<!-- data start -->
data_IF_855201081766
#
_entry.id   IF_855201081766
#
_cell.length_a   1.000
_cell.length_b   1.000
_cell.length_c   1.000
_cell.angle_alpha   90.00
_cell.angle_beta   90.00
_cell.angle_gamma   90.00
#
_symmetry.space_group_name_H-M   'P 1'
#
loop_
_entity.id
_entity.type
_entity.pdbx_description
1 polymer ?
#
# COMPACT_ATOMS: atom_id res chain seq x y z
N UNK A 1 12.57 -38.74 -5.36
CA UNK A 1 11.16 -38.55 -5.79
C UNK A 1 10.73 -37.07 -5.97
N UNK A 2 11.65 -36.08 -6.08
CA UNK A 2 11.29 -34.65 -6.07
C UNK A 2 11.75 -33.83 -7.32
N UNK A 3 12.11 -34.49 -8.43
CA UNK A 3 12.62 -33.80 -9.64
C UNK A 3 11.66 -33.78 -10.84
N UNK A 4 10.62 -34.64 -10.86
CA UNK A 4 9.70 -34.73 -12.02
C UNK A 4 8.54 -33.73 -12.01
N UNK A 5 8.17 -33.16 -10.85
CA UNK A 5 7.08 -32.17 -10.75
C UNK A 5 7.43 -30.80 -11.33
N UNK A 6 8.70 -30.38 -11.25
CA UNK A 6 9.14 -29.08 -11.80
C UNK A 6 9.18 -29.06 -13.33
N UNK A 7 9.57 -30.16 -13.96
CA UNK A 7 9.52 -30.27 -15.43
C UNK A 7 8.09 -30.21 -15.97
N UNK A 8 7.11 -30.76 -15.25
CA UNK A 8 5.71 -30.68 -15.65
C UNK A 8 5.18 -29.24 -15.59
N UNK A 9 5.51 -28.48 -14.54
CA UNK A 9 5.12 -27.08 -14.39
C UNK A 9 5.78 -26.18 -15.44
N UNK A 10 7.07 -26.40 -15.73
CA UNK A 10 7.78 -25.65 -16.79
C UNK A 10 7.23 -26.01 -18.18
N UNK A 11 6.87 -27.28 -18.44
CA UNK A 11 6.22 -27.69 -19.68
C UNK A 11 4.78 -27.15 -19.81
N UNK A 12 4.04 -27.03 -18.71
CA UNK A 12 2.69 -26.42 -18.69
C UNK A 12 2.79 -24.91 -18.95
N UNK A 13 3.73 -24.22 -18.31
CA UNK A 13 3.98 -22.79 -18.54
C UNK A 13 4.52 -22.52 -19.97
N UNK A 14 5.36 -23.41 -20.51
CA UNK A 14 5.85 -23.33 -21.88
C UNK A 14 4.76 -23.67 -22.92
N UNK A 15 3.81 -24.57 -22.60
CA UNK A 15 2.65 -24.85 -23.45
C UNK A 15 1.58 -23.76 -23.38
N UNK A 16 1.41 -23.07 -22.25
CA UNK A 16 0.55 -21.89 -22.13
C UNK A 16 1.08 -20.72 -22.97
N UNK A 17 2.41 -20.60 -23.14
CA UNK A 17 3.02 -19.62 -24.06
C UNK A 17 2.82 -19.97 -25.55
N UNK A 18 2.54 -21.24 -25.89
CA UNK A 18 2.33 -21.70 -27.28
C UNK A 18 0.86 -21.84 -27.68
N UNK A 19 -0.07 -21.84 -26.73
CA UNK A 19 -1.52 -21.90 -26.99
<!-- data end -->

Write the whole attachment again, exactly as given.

data_IF_855201081766
#
_entry.id   IF_855201081766
#
_cell.length_a   1.000
_cell.length_b   1.000
_cell.length_c   1.000
_cell.angle_alpha   90.00
_cell.angle_beta   90.00
_cell.angle_gamma   90.00
#
_symmetry.space_group_name_H-M   'P 1'
#
loop_
_entity.id
_entity.type
_entity.pdbx_description
1 polymer ?
#
# COMPACT_ATOMS: atom_id res chain seq x y z
N UNK A 1 12.57 -38.74 -5.36
CA UNK A 1 11.16 -38.55 -5.79
C UNK A 1 10.73 -37.07 -5.97
N UNK A 2 11.65 -36.08 -6.08
CA UNK A 2 11.29 -34.65 -6.07
C UNK A 2 11.75 -33.83 -7.32
N UNK A 3 12.11 -34.49 -8.43
CA UNK A 3 12.62 -33.80 -9.64
C UNK A 3 11.66 -33.78 -10.84
N UNK A 4 10.62 -34.64 -10.86
CA UNK A 4 9.70 -34.73 -12.02
C UNK A 4 8.54 -33.73 -12.01
N UNK A 5 8.17 -33.16 -10.85
CA UNK A 5 7.08 -32.17 -10.75
C UNK A 5 7.43 -30.80 -11.33
N UNK A 6 8.70 -30.38 -11.25
CA UNK A 6 9.14 -29.08 -11.80
C UNK A 6 9.18 -29.06 -13.33
N UNK A 7 9.57 -30.16 -13.96
CA UNK A 7 9.52 -30.27 -15.43
C UNK A 7 8.09 -30.21 -15.97
N UNK A 8 7.11 -30.76 -15.25
CA UNK A 8 5.71 -30.68 -15.65
C UNK A 8 5.18 -29.24 -15.59
N UNK A 9 5.51 -28.48 -14.54
CA UNK A 9 5.12 -27.08 -14.39
C UNK A 9 5.78 -26.18 -15.44
N UNK A 10 7.07 -26.40 -15.73
CA UNK A 10 7.78 -25.65 -16.79
C UNK A 10 7.23 -26.01 -18.18
N UNK A 11 6.87 -27.28 -18.44
CA UNK A 11 6.22 -27.69 -19.68
C UNK A 11 4.78 -27.15 -19.81
N UNK A 12 4.04 -27.03 -18.71
CA UNK A 12 2.69 -26.42 -18.69
C UNK A 12 2.79 -24.91 -18.95
N UNK A 13 3.73 -24.22 -18.31
CA UNK A 13 3.98 -22.79 -18.54
C UNK A 13 4.52 -22.52 -19.97
N UNK A 14 5.36 -23.41 -20.51
CA UNK A 14 5.85 -23.33 -21.88
C UNK A 14 4.76 -23.67 -22.92
N UNK A 15 3.81 -24.57 -22.60
CA UNK A 15 2.65 -24.85 -23.45
C UNK A 15 1.58 -23.76 -23.38
N UNK A 16 1.41 -23.07 -22.25
CA UNK A 16 0.55 -21.89 -22.13
C UNK A 16 1.08 -20.72 -22.97
N UNK A 17 2.41 -20.60 -23.14
CA UNK A 17 3.02 -19.62 -24.06
C UNK A 17 2.82 -19.97 -25.55
N UNK A 18 2.54 -21.24 -25.89
CA UNK A 18 2.33 -21.70 -27.28
C UNK A 18 0.86 -21.84 -27.68
N UNK A 19 -0.07 -21.84 -26.73
CA UNK A 19 -1.52 -21.90 -26.99